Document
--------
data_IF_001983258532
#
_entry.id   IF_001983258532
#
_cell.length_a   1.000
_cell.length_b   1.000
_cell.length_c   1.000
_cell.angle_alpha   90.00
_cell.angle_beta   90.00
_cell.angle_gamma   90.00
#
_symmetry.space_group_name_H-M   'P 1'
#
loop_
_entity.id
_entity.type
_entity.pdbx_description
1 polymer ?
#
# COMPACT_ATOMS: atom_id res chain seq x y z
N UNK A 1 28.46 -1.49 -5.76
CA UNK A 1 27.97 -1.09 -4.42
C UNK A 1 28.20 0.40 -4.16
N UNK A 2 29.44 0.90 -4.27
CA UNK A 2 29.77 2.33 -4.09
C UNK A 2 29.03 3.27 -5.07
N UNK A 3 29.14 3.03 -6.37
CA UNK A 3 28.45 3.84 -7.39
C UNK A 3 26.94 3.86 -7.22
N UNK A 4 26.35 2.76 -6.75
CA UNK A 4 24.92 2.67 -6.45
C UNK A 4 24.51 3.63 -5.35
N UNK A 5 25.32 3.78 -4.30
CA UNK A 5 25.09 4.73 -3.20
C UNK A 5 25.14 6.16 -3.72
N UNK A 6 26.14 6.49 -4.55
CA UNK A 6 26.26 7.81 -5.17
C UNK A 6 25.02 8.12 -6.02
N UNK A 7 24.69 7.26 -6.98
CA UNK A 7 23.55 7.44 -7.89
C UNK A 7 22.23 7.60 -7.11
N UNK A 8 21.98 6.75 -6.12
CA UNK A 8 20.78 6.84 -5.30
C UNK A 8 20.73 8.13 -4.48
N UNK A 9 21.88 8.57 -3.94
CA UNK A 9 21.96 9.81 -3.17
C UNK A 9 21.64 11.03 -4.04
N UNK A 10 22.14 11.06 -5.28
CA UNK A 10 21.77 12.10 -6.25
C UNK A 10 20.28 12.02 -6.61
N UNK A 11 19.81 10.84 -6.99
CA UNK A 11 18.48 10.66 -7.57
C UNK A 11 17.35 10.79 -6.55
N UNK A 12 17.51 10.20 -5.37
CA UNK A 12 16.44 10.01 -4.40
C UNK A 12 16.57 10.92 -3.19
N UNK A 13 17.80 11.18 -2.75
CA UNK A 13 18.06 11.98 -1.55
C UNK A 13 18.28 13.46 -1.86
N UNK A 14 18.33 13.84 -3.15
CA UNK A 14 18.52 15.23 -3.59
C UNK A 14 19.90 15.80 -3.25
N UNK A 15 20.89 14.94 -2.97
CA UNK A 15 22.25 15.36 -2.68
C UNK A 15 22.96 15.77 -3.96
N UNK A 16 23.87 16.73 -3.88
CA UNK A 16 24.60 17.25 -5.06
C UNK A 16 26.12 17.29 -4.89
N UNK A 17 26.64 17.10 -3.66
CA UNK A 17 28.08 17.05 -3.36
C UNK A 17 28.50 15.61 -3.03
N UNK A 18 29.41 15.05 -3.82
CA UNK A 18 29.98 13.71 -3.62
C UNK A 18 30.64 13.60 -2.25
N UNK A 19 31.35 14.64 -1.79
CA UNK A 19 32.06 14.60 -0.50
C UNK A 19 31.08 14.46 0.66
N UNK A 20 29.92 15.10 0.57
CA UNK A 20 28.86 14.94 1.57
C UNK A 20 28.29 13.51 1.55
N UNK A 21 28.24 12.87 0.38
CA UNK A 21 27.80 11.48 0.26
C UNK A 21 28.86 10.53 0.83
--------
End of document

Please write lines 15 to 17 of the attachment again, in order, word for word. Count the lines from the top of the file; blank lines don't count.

_entity.id
_entity.type
_entity.pdbx_description